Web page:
After years of record-low interest rates (hello, 4%!), the Fed is finally making some noticeable increases: The rate for a 30-year fixed mortgage broke the 4% mark last year. And with economic growth continuing to carry momentum, Vivas predicts we’ll see at least two to four more rate increases throughout 2018. Rates are anticipated to hit 5% by the end of the year. “The big story there is that those increases will further constrict affordability,” Vivas says. “The more buyers wait, the more expensive it will get to buy—not just because of home prices, but because of inflationary pressure.”
Home prices have soared over the past few years, pricing otherwise well-positioned buyers out of high-cost areas and leading some experts to cry “bubble”. But in 2018, price increases are expected to moderate. Vivas forecasts a home price increase of 3.2% year over year, after finishing 2017 with a 5.5% year-over-year increase. Existing-home sale prices are predicted to increase 2.5% year over year. Of course, it all depends on where you live. While red-hot markets such as San Francisco are predicted to finally lose some steam, sales numbers and home prices are poised to climb in Southern states such as Texas and Florida, where economic momentum continues chugging along and new construction is happening in the right areas. So what does that mean? Basically, home prices will still increase, but not at the same pace as they have over the past few years.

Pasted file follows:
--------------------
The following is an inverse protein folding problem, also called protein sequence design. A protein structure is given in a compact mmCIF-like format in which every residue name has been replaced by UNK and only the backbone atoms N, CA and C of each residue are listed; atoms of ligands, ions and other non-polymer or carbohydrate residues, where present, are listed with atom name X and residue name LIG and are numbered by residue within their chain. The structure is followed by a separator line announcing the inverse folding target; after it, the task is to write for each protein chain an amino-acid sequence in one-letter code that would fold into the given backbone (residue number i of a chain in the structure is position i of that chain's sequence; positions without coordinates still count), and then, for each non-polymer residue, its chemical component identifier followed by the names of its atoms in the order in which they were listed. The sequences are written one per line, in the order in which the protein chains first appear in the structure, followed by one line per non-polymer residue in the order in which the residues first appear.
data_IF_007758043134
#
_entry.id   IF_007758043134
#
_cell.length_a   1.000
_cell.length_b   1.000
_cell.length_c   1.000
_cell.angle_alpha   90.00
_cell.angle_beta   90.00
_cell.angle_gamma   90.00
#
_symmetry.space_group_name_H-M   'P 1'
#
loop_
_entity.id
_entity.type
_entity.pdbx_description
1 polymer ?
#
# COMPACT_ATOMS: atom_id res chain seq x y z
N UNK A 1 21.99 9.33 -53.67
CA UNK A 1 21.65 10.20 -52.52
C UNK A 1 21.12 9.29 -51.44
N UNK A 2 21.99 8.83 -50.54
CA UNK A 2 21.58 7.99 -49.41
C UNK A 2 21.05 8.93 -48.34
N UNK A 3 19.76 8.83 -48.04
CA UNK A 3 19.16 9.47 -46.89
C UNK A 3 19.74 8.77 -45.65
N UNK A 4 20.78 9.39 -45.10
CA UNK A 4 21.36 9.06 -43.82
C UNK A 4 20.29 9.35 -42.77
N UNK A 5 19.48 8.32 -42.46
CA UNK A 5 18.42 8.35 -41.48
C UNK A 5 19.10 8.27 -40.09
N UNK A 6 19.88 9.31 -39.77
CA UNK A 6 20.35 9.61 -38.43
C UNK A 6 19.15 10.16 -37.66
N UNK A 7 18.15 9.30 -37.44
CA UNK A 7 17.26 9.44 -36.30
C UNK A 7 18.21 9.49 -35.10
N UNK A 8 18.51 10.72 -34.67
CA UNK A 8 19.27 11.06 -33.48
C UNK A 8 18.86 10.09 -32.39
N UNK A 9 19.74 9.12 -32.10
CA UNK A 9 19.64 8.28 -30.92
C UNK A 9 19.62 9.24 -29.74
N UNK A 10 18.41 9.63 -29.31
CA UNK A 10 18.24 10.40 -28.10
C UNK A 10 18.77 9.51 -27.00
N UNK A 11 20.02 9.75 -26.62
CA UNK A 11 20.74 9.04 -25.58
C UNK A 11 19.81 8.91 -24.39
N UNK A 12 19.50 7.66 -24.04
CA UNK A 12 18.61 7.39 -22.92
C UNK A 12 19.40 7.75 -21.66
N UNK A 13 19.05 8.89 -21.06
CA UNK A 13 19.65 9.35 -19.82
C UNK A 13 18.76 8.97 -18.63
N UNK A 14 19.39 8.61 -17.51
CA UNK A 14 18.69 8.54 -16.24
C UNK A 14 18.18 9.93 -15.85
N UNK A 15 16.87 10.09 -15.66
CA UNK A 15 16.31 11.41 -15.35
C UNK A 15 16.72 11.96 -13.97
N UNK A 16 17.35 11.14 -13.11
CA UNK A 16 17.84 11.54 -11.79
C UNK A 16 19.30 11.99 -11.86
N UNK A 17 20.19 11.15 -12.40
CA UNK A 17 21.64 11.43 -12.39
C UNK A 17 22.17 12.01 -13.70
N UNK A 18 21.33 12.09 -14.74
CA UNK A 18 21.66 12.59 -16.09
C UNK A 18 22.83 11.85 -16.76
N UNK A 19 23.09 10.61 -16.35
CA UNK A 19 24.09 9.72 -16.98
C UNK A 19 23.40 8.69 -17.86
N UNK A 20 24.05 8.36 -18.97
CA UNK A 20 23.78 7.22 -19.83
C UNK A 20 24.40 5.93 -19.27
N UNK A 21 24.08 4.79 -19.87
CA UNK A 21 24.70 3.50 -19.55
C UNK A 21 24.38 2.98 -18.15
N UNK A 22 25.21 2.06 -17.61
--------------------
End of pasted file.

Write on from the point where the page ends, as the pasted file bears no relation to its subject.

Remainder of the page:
3. Inventory Levels are Still Low – An Avg. 2.5 Month Supply – A Healthy Market should have a 6 Month Supply
An inventory shortage has plagued the U.S. housing market since 2015, forcing some buyers to settle (a tiny house with linoleum floors for $1 million, anyone?) and keeping others out of the buying game entirely. By fall 2018, the tides will begin to turn, with markets such as Boston; Detroit; and Nashville, TN, recovering first. The majority of inventory growth will happen in the middle- to upper-tier price point, in the ranges of $350,000 and $750,000 and above $750,000, Vivas predicts. But desirable locales in New York, Long Island, Queens, Brooklyn and Westchester have a lot further to go to get back to a six month supply of homes. So no matter how many people you see at that Open House, make an offer! Unless you want to stay in that rental or your parents basement for another three years. New home construction is also expected to expand. But that will happen slowly, thanks to a constricted labor market, limitations on the amount of lots and land that’s available, tight bank financing for building loans, and a run-up in building material prices, says National Association of Home Builders chief economist Robert Dietz. “It’s been a slow climb back from the recession, and now we’re confronting all of these limiting factors and supply-side constraints,” It’s particularly tough, he says, for builders to break ground at the entry level for first-time buyers, particularity in high-cost coastal markets such as California. That means it will take longer for those inventory levels to recover.
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